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GOP Warns Ryan Over Immigration Bill   05/22 06:18

   Leaders of warring House Republican factions searched for an immigration 
compromise as some conservatives warned of consequences for Speaker Paul Ryan 
if he allowed party moderates to push a bipartisan bill through the chamber 
without strong GOP support.

   WASHINGTON (AP) -- Leaders of warring House Republican factions searched for 
an immigration compromise as some conservatives warned of consequences for 
Speaker Paul Ryan if he allowed party moderates to push a bipartisan bill 
through the chamber without strong GOP support.

   The talks Monday occurred as centrist Republicans remained five GOP 
signatures away from being able to force party leaders to hold votes on a 
series of immigration bills. Should they succeed, it would launch a process in 
which the likely outcome seemed to be passage of a middle-ground measure backed 
by a handful of Republicans and all Democrats. Ryan has said he will avert that 
outcome, though it's unclear how, and many conservatives consider it 
intolerable.

   Conservative and moderate GOP leaders negotiated privately over ways to win 
centrist support for a conservative-backed measure that for months has 
floundered short of the 218 Republican votes it would need for House passage. 
They discussed changes that would help young "Dreamer" immigrants brought to 
the U.S. illegally as children and immigrant farm workers stay longer in the 
U.S., said one lawmaker who described the private discussions on condition of 
anonymity.

   The effort to find GOP unity seemed uphill on an issue that has divided the 
party for years. But the alternative seemed unpalatable for many Republicans, 
who fear that the centrists' effort will force GOP lawmakers to take divisive 
election-year votes unless leaders figure out how to head them off.

   The conservative bill would currently reduce legal immigration, clear the 
way for construction of President Donald Trump's border wall with Mexico and 
let Dreamers stay in the U.S. for renewable three-year periods. All Democrats 
oppose the measure and it would have no chance of clearing the more moderate 
Senate.

   Monday's negotiations came three days after bitter Republican divisions over 
immigration caused an unrelated farm bill to crash. Members of the hard-right 
House Freedom Caucus helped caused the agriculture measure's defeat after 
refusing a leadership offer for a vote on the conservative immigration bill in 
June, which they said was too late.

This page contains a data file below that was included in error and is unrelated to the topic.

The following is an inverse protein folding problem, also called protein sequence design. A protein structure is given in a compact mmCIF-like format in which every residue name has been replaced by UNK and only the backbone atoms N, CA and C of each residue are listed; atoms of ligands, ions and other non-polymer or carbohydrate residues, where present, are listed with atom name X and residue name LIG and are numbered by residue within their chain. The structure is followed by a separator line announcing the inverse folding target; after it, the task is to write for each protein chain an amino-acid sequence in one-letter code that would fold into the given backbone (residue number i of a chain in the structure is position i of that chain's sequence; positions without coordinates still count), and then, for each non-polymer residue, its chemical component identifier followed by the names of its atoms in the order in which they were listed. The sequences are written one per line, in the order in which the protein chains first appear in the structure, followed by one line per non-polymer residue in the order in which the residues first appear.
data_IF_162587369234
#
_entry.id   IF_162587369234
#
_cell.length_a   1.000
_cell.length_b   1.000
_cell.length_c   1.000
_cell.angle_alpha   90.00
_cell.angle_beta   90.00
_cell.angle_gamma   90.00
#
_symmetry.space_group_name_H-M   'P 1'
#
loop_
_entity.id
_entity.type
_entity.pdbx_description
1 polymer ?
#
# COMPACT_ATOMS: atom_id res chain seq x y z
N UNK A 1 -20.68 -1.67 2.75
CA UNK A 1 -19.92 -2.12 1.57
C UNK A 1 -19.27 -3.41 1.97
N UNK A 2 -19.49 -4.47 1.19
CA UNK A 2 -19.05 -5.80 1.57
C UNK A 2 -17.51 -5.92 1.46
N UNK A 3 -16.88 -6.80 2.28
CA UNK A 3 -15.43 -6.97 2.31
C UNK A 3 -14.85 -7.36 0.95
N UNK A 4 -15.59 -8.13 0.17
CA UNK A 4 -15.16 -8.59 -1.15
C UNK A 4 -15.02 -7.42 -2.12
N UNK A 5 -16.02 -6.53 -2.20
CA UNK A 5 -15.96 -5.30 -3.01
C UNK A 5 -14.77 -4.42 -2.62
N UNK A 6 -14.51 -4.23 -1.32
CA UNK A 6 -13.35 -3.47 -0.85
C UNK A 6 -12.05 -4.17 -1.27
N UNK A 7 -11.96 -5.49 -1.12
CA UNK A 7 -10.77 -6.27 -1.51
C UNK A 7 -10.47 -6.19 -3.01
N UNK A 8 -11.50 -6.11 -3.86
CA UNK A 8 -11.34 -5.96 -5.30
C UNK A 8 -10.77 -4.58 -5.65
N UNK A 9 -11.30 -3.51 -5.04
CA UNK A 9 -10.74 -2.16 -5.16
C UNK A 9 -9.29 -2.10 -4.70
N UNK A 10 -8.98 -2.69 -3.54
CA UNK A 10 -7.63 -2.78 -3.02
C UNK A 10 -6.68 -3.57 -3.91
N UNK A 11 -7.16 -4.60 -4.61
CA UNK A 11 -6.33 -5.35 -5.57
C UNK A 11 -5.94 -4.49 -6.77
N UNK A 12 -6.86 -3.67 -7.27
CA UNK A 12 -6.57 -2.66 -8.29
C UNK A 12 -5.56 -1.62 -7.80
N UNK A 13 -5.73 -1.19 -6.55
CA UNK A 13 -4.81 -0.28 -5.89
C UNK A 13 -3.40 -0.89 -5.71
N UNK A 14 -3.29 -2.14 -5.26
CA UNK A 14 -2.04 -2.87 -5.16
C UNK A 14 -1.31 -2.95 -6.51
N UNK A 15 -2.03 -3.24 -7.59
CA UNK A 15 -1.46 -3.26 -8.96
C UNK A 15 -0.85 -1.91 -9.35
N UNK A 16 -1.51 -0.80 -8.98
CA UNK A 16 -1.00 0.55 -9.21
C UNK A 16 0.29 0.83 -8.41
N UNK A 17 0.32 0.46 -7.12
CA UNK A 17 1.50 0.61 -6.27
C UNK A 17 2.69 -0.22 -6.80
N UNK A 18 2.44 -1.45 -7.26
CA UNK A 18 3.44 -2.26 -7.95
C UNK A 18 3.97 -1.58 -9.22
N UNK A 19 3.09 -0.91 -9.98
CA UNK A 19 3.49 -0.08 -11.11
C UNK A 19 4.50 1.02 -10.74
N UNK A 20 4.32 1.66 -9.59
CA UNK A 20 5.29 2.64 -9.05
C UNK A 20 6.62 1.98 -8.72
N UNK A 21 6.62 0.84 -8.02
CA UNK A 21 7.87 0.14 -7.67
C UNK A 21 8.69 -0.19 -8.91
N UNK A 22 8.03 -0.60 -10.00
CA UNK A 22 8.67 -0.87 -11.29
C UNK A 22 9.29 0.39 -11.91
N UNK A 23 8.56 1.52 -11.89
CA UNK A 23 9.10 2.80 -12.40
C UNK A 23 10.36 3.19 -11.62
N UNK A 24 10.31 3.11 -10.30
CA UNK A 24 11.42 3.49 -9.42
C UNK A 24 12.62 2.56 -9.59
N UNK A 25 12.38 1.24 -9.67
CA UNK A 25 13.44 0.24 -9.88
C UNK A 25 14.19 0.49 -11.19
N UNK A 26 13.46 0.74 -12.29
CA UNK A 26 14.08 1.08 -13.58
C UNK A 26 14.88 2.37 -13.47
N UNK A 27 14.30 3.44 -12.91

Some members of the Freedom Caucus suggested it would be time for Ryan to 
step down should moderates prevail.

   Rep. Ted Yoho, R-Fla., said it would cause "a lot more disgruntlement" if 
the moderates prevail, adding, "People in my district want him to go, now."

   "If we run an amnesty bill out of a Republican House, I think all options 
are on the table," said Rep. Scott Perry, R-Pa., a member of the group, when 
asked if Ryan should remain as speaker if the moderates' effort succeeds.

   Ryan is not seeking re-election to the House but has repeatedly said he will 
serve the rest of this year as speaker. Many conservatives say legislation 
protecting immigrants in the U.S. illegally from deportation is amnesty.

   Rep. Mark Meadows, R-N.C., the Freedom Caucus leader, said he does not think 
Ryan should vacate his post if the moderates succeed. But he said House passage 
of a middle-ground measure would have a "devastating effect" on the GOP because 
it would "depress anybody who feels like the Republican Party needs to be 
strong on immigration."

   Other Republicans said it seemed unlikely Ryan would abandon his post. They 
said others --- including Majority Leader Kevin McCarthy, R-Calif., seen as the 
likeliest successor --- so far lack the GOP votes they'd need to win the job.

   Rep. Dave Brat, R-Va., a Freedom Caucus member, said Ryan has made good on 
his word to conservatives not to bring up an immigration bill unless it had 
support from most Republicans. "We just want him to hold true," Brat said.

   "It's best for stability" for Ryan to stay, said moderate Rep. Ryan 
Costello, R-Pa.

   The moderates need 218 signatures --- a House majority --- on a petition to 
force votes on immigration bills, a rarely used procedure.

   With all 193 Democrats expected to sign, the moderates need five more than 
the 20 signatures they already have. If they succeed, a vote could occur no 
earlier than late June.


(KA)

 
 
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